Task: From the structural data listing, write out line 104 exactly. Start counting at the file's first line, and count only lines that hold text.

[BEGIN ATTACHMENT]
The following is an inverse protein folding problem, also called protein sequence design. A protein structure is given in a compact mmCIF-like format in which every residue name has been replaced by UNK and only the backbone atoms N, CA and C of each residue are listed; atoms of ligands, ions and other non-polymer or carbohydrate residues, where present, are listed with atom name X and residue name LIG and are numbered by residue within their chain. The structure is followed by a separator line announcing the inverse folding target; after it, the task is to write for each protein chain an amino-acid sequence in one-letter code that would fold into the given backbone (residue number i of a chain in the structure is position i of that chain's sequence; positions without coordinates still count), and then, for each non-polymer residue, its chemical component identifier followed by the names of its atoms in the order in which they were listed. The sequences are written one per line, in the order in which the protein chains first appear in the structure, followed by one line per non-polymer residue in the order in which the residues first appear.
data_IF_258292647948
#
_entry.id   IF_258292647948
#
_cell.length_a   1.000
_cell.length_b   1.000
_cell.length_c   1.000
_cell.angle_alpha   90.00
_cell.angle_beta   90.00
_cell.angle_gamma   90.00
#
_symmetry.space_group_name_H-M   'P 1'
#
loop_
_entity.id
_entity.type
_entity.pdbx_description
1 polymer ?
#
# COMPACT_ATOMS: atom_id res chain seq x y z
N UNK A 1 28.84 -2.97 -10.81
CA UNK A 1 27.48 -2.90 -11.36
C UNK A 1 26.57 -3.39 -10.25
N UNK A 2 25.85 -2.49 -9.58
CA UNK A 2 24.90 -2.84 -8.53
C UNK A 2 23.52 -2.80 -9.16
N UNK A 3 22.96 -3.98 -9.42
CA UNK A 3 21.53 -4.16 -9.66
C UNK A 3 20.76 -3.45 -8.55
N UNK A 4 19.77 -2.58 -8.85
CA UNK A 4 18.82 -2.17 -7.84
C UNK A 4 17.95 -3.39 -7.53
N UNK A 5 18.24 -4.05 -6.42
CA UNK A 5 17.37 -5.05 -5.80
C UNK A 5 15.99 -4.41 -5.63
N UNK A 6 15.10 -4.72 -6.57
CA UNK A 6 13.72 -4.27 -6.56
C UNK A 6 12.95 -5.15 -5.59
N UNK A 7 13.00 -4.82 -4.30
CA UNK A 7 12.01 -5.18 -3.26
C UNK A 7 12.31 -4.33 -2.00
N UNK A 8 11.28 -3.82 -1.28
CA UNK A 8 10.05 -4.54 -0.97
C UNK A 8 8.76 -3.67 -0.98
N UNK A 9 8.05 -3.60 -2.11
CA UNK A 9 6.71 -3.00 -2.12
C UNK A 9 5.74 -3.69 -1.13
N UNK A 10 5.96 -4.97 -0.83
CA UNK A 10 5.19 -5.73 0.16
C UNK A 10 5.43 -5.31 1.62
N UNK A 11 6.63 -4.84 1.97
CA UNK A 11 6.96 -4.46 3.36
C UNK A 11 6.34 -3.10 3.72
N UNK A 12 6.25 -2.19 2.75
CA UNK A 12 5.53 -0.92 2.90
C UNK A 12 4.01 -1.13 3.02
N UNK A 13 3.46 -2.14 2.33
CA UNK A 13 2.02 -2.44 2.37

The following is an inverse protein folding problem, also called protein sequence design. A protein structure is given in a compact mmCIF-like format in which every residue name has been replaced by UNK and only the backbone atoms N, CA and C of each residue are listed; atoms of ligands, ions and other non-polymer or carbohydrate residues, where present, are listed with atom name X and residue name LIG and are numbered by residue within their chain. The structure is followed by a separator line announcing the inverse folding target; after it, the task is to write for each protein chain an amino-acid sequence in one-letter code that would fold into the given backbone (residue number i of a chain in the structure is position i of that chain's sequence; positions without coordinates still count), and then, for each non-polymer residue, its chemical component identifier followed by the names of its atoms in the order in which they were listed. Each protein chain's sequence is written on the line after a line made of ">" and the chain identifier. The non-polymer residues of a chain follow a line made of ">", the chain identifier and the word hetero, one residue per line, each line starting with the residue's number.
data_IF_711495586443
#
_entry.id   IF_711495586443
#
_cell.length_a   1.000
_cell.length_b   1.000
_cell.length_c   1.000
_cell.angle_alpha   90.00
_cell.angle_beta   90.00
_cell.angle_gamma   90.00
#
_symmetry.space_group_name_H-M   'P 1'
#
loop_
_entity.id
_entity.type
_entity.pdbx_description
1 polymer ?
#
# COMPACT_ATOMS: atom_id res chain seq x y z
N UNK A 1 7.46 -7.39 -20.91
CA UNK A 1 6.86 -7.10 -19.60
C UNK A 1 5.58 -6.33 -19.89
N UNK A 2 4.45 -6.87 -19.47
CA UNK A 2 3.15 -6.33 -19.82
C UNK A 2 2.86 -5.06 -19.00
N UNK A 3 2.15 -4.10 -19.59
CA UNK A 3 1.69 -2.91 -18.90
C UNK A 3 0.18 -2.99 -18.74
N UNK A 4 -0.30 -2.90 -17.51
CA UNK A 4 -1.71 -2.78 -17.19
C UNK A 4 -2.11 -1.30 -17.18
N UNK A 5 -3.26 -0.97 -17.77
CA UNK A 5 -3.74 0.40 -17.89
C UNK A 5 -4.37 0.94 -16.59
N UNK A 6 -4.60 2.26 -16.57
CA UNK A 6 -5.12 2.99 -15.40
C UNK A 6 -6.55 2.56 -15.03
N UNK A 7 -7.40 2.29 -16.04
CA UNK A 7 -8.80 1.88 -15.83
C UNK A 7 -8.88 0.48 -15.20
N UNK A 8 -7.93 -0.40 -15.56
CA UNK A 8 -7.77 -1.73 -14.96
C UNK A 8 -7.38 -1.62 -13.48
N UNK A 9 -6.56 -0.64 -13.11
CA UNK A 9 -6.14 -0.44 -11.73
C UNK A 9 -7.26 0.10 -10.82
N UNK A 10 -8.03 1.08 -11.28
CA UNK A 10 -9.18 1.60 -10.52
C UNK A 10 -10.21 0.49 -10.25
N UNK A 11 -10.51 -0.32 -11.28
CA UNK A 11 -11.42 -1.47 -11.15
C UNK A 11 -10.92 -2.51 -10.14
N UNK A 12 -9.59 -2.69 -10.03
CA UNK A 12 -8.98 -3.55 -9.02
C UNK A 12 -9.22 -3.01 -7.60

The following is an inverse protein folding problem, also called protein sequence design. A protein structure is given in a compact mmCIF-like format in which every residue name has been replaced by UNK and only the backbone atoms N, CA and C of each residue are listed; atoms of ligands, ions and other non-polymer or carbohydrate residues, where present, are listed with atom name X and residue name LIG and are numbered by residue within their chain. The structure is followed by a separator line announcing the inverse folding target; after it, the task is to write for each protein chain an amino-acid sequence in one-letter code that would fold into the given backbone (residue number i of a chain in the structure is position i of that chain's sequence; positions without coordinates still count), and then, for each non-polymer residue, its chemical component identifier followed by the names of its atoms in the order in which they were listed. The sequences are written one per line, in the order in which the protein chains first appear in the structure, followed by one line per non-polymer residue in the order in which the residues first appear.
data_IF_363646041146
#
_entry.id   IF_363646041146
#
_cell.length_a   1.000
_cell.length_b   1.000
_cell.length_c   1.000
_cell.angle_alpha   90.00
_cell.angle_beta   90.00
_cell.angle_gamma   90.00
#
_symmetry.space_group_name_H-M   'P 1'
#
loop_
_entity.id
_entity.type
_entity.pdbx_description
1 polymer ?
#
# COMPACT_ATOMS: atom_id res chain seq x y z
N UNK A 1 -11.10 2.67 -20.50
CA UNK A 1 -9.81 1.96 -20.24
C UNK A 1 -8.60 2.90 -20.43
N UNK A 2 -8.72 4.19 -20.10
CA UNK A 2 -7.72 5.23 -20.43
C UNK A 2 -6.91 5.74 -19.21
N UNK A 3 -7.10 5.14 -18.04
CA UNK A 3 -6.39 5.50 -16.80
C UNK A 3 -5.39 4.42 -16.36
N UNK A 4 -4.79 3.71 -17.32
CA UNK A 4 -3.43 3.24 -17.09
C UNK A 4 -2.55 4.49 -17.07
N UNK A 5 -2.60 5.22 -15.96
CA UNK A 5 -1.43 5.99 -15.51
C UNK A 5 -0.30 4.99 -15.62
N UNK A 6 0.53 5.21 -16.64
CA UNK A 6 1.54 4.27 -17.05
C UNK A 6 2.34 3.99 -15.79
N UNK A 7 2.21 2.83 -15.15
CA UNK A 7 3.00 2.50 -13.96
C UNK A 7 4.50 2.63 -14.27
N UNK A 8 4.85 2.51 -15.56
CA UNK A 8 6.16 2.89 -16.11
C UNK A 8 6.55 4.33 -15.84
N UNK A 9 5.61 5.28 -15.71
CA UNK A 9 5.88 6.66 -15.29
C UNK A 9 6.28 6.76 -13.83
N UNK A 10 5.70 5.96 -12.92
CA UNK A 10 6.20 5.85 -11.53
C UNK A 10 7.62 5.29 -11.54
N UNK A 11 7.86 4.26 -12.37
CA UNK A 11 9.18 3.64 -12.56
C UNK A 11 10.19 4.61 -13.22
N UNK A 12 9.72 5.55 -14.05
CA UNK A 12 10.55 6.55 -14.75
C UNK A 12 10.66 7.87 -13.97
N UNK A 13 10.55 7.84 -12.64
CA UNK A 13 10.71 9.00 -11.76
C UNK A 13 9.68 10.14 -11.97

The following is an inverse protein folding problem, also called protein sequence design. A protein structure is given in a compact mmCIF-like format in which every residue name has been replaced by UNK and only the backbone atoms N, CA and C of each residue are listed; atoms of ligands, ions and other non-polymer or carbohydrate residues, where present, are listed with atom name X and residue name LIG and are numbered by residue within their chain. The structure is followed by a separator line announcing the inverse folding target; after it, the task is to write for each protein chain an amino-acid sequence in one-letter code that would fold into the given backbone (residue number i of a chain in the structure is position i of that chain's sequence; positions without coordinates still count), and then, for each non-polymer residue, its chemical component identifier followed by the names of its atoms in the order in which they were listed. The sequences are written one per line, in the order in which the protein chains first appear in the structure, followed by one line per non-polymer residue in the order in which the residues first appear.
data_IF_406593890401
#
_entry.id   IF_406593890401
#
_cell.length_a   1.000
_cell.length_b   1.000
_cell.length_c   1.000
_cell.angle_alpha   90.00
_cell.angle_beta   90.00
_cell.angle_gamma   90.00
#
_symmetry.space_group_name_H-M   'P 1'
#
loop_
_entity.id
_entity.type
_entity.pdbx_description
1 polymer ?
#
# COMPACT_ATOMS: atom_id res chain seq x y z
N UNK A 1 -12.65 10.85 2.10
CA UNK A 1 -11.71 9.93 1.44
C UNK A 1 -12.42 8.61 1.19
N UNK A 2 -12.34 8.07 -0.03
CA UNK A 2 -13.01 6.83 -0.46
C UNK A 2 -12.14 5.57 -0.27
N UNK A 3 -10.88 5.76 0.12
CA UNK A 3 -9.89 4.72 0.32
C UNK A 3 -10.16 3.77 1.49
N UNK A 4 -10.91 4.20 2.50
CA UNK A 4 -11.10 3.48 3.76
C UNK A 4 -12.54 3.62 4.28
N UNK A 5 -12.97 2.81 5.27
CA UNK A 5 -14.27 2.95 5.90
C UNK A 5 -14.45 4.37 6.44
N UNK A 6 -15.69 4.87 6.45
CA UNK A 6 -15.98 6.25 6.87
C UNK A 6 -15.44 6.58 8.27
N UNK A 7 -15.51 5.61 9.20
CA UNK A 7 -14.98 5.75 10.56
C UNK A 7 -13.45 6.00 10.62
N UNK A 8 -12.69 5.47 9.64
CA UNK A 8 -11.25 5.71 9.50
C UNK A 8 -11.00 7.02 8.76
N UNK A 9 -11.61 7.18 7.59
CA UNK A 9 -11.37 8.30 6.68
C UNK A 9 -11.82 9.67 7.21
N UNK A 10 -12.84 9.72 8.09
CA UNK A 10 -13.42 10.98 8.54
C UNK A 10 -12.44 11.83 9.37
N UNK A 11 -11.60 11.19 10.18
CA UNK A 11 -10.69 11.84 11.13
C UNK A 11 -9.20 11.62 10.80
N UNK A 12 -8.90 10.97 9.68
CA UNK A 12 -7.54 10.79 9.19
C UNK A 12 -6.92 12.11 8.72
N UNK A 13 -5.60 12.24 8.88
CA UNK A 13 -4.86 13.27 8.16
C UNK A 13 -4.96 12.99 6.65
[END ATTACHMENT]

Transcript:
C UNK A 8 -7.38 -1.62 -13.48